Two ways to deal with “idea paralysis”

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A while ago, I had a session with someone who had so many ideas, she felt paralyzed as to which to choose and where to begin. Every time she took a little action on an idea, another one of her ideas started to haunt her and she was sure that one was better. So she’d stop working on the current thing and start this other thing. And then the other thing wouldn’t feel quite right, and some shiny new idea would start hovering and she’d drop the current thing and start in on the shiny new thing. And so on.

I so relate to this. It doesn’t happen to me that frequently, but when it does, it is crazymaking. What’s going on when we’re knee-deep in a sea of ideas and we just can’t choose, or stick with one long enough to bring it to completion?

For me, there are one of a couple of things happening:

1) Perfectionism has reared its oh-so-troublesome head.

We’re wanting the idea to be the be-all and end-all of ideas, rather than a stepping stone to what the idea can become. There’s no way an idea won’t transform as we work on it, so most of the time, it’s not going to stay the same as the seedling in our heads. But if we have perfectionistic tendencies, we want to know it’s going to be great, it’s going to knock everybody’s socks off. We can’t know that at the beginning of the process. We can’t know that at the end of the process.

Our own interest in the idea has to be enough. The only thing we have an absolute guarantee of is that we will check in with ourselves about how we are responding to our idea, from day to day. And I can guarantee you that our relationship to it will change from day to day, week to week.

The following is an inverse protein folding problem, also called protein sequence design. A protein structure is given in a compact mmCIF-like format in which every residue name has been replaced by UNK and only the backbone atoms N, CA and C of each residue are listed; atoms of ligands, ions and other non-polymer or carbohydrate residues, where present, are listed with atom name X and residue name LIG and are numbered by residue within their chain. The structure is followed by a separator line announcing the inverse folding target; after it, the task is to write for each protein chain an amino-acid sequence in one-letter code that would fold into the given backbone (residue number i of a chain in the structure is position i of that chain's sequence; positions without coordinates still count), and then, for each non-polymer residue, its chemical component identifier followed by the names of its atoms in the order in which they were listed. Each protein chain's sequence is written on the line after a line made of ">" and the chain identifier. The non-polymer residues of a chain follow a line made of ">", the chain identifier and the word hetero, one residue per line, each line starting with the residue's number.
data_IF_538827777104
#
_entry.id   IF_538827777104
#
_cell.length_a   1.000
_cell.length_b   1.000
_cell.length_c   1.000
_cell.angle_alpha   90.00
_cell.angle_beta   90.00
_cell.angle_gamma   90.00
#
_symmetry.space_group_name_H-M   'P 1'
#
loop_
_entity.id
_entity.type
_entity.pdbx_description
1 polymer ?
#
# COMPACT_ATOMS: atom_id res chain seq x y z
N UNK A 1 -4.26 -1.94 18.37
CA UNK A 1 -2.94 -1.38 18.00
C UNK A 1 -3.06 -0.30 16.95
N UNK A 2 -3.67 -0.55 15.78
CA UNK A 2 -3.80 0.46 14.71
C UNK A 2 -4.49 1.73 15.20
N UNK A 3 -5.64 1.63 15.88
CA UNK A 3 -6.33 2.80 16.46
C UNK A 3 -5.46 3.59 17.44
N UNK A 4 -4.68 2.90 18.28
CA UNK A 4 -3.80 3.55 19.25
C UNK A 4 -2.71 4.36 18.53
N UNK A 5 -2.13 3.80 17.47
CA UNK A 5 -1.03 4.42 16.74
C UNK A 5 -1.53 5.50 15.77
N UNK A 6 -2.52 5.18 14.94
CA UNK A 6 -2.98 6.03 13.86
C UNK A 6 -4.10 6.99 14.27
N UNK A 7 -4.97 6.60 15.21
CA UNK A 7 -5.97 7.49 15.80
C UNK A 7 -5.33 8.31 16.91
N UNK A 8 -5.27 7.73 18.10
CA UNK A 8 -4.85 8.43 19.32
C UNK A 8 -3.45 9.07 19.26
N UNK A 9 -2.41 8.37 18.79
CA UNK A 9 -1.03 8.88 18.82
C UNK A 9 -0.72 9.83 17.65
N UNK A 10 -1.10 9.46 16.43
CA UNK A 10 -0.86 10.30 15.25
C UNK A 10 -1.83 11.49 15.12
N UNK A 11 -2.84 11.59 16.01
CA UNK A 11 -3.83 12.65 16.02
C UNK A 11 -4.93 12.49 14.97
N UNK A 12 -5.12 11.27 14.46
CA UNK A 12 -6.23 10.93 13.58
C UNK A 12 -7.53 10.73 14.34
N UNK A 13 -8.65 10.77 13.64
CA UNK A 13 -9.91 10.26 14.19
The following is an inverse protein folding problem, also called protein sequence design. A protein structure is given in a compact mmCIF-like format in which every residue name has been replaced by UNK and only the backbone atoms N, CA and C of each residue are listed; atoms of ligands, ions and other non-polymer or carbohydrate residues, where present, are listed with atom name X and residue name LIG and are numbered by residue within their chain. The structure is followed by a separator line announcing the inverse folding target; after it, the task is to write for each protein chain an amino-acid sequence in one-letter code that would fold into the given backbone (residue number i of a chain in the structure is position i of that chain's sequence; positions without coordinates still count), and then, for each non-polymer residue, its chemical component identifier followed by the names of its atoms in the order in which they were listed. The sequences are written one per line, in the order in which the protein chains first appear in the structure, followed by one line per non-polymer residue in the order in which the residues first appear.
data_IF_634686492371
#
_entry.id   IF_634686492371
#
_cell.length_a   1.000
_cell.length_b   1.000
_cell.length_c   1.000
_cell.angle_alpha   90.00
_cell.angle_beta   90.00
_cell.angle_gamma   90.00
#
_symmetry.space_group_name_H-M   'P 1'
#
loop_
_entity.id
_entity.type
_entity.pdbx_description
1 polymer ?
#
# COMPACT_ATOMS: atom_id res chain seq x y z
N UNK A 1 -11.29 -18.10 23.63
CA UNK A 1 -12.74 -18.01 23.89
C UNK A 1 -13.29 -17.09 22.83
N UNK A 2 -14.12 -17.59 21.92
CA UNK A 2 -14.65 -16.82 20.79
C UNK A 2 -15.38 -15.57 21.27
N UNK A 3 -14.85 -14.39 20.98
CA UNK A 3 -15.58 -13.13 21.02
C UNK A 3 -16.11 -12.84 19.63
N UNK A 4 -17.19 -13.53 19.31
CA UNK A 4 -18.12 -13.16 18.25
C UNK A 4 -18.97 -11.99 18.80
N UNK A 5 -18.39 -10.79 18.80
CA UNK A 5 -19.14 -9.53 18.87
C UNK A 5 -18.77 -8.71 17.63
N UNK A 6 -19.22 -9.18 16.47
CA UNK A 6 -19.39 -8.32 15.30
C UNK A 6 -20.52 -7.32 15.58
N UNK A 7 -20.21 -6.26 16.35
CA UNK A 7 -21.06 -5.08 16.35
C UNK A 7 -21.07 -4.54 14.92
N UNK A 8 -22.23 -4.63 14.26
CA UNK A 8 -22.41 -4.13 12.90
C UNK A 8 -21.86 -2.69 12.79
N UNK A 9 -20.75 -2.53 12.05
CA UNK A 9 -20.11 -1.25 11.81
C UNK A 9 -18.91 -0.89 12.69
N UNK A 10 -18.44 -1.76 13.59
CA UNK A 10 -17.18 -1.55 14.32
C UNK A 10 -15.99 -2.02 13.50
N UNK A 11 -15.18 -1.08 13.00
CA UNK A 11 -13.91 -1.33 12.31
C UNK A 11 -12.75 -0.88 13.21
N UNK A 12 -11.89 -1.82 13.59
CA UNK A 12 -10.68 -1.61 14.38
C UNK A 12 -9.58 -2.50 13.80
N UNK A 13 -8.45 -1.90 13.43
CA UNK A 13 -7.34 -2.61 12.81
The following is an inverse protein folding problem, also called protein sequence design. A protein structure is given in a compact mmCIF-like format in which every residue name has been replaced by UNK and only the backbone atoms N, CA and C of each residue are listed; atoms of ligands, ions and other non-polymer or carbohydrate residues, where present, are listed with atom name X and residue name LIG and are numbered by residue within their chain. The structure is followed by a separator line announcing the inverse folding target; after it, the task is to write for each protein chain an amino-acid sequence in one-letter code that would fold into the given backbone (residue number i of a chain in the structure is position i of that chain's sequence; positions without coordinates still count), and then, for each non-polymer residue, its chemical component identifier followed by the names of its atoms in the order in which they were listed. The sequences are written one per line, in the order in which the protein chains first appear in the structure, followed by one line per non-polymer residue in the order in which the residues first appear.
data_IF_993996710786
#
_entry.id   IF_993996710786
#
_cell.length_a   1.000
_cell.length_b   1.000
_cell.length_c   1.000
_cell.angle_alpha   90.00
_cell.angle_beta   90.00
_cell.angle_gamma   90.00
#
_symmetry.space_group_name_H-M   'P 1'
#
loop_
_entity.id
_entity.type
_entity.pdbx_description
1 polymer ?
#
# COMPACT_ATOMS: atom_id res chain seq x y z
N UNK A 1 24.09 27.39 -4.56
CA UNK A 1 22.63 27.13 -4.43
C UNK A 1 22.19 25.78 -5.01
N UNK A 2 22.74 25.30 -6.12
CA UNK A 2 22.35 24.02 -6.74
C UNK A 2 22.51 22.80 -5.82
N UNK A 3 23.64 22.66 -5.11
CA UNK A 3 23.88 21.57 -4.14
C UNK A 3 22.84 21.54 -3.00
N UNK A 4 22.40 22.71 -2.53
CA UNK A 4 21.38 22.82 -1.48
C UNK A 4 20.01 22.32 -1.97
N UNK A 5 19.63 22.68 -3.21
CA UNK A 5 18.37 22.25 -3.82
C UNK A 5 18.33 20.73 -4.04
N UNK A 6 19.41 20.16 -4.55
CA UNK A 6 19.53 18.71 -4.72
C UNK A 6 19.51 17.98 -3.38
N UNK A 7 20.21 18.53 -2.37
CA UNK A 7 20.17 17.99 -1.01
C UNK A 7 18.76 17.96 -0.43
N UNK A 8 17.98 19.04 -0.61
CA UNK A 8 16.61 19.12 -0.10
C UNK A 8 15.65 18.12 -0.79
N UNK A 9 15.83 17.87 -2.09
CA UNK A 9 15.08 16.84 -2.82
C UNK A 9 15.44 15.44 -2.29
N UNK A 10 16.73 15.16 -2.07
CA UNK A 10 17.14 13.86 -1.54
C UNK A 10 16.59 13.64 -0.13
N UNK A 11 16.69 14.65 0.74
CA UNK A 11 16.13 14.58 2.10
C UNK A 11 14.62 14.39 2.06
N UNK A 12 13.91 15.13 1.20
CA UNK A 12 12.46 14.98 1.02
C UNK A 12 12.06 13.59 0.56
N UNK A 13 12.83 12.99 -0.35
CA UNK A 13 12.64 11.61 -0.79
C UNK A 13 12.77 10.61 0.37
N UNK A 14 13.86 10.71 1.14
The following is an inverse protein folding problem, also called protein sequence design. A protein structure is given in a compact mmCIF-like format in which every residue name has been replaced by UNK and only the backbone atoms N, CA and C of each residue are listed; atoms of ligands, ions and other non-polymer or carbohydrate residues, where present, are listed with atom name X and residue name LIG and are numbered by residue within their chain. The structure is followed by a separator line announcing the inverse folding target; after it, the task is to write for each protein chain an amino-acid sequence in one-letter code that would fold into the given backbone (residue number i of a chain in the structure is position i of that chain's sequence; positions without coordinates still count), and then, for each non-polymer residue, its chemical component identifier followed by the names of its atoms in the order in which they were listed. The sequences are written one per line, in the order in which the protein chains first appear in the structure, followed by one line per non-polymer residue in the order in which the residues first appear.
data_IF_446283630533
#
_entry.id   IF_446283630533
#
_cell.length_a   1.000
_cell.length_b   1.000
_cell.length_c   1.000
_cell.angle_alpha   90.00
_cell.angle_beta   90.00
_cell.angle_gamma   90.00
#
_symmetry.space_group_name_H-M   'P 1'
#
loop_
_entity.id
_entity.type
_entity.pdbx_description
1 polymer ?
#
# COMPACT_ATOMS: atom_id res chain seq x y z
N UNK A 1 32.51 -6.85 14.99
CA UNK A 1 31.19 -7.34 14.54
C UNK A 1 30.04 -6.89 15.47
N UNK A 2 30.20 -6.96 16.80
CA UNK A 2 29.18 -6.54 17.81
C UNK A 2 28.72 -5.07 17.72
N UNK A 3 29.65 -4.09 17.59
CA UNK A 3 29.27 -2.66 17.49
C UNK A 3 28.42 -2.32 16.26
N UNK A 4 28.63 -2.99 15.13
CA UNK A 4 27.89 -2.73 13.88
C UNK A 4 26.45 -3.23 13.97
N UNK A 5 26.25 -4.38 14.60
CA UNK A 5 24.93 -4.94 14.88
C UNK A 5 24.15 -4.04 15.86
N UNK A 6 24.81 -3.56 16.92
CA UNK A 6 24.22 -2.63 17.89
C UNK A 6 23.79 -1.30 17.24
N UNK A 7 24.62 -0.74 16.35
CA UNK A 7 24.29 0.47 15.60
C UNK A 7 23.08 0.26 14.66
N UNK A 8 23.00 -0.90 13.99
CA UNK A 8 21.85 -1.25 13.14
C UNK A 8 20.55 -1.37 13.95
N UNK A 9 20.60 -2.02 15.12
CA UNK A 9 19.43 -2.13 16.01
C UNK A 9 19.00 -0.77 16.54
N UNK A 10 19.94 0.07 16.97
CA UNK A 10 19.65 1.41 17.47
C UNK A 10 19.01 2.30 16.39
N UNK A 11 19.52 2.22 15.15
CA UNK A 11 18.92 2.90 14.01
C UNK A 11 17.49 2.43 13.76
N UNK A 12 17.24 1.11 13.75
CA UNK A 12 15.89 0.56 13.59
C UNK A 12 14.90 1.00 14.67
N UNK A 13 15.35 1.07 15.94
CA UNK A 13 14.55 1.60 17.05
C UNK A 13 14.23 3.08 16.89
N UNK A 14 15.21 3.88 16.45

Perfectionists often feel “it’s not quite right, so I’m not ready to begin.” My question to perfectionists (and that includes myself!) is: Is there enough here for me to work with? Is there enough here to sustain my interest, for now?

When I was in college, I had a screenwriting teacher I remember really well because he talked a lot about things that I sensed were true, but didn’t yet have the life experience to know were true. He looked at twenty or so pages of the screenplay I was writing and said, “You don’t have to telegraph your themes to the audience. The themes that are important to you as a writer are going to be there because they’re important to you. They can’t not be there. So stop telegraphing your themes and just tell the story.”

This felt like a huge relief. And I think this applies to those of us who struggle over choosing the “perfect” idea. No matter which idea we pick, the common theme behind it is going to be US. Just because you decide to tell the story about the guy who goes fishing with his estranged father instead of the story about the woman who learns her teenage son is in trouble with the law doesn’t mean your usual themes of loss, loneliness, heartache and redemption are not going to be there. They’ll be there because you will be there.

So relax. You, and the things that are important to you, will be there, in spades, no matter what path you choose.

And, on the flipside: